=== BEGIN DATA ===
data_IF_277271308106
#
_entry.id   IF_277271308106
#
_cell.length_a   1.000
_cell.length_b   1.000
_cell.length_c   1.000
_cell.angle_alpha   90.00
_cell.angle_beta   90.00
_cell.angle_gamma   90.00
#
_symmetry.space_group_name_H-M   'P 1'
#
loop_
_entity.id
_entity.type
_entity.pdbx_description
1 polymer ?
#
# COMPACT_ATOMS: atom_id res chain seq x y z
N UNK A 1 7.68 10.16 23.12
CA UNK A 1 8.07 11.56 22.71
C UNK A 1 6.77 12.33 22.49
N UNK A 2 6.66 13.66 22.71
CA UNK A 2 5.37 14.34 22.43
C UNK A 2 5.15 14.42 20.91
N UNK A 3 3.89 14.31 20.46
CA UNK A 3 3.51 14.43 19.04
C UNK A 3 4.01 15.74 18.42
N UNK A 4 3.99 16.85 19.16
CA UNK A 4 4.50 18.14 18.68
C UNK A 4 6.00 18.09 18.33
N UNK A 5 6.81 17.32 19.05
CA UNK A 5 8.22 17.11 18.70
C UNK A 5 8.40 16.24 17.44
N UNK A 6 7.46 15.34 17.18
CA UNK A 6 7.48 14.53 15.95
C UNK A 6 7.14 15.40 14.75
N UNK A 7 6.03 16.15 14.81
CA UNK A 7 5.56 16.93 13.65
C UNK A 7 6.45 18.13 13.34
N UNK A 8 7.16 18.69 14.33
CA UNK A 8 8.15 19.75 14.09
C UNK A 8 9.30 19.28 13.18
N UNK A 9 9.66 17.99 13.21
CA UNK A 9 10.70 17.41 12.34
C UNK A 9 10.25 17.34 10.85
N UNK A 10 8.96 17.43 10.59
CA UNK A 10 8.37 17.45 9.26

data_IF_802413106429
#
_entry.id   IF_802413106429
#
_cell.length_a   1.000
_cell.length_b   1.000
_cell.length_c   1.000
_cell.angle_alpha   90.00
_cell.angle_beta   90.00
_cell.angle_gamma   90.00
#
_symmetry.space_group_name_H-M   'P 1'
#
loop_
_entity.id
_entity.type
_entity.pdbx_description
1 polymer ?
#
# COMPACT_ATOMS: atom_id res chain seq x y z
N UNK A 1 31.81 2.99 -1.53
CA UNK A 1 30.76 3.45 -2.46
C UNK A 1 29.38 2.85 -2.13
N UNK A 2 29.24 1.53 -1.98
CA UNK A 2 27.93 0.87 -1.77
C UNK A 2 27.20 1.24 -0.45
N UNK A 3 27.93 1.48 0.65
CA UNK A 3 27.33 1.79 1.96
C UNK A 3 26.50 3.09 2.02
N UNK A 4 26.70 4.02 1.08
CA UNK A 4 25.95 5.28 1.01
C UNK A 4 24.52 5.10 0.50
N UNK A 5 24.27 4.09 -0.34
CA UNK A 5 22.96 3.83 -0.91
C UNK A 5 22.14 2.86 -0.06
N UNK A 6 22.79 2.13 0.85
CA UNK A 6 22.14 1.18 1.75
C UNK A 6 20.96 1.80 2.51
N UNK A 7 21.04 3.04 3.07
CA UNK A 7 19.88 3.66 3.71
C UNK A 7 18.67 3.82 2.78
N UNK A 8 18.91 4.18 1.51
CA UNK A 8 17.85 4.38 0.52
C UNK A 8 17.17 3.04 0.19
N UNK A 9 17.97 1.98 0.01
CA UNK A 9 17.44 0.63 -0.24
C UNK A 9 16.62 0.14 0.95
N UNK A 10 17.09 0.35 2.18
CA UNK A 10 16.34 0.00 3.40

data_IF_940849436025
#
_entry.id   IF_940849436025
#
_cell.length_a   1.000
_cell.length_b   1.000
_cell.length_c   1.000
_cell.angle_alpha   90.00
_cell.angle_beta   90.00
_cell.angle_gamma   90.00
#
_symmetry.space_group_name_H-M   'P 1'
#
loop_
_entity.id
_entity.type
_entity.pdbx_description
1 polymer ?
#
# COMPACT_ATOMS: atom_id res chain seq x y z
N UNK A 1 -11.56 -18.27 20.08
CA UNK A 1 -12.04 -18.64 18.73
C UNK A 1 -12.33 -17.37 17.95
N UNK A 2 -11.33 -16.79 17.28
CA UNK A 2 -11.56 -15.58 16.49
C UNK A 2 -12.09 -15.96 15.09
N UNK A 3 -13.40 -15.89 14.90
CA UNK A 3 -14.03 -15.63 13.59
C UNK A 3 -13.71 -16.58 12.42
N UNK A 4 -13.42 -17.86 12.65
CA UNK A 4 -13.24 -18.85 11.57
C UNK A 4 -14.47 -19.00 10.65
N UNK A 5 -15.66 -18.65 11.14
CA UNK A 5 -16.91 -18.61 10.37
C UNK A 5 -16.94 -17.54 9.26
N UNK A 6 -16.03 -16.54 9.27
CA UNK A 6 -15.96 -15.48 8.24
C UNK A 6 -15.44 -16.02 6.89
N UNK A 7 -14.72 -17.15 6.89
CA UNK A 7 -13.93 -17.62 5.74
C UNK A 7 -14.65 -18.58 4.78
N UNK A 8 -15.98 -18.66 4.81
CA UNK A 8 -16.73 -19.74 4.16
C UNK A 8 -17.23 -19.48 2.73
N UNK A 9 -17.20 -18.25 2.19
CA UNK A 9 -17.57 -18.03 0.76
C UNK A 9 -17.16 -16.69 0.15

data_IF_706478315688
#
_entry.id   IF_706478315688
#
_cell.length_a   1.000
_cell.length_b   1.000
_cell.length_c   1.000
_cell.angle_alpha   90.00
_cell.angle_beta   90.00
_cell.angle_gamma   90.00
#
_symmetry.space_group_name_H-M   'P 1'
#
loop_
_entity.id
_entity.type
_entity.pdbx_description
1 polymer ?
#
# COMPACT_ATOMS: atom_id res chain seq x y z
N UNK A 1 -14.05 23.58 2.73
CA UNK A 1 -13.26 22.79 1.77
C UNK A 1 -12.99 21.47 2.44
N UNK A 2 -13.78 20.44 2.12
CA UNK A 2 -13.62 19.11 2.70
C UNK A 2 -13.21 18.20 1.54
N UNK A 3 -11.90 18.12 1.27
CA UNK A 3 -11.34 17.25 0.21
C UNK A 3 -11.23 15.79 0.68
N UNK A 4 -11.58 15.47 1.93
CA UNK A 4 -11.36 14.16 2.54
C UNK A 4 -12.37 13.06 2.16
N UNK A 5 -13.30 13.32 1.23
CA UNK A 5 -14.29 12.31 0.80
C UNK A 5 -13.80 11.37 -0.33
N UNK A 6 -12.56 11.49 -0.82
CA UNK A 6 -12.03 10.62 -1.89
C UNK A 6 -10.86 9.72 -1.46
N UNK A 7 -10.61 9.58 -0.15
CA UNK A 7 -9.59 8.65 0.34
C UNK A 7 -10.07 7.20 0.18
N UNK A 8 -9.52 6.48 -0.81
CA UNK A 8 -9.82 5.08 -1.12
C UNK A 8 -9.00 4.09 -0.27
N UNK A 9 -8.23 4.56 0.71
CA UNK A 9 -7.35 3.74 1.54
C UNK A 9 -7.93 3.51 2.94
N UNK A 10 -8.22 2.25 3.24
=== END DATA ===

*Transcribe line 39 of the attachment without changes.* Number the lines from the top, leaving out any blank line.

N UNK A 7 6.03 16.15 14.81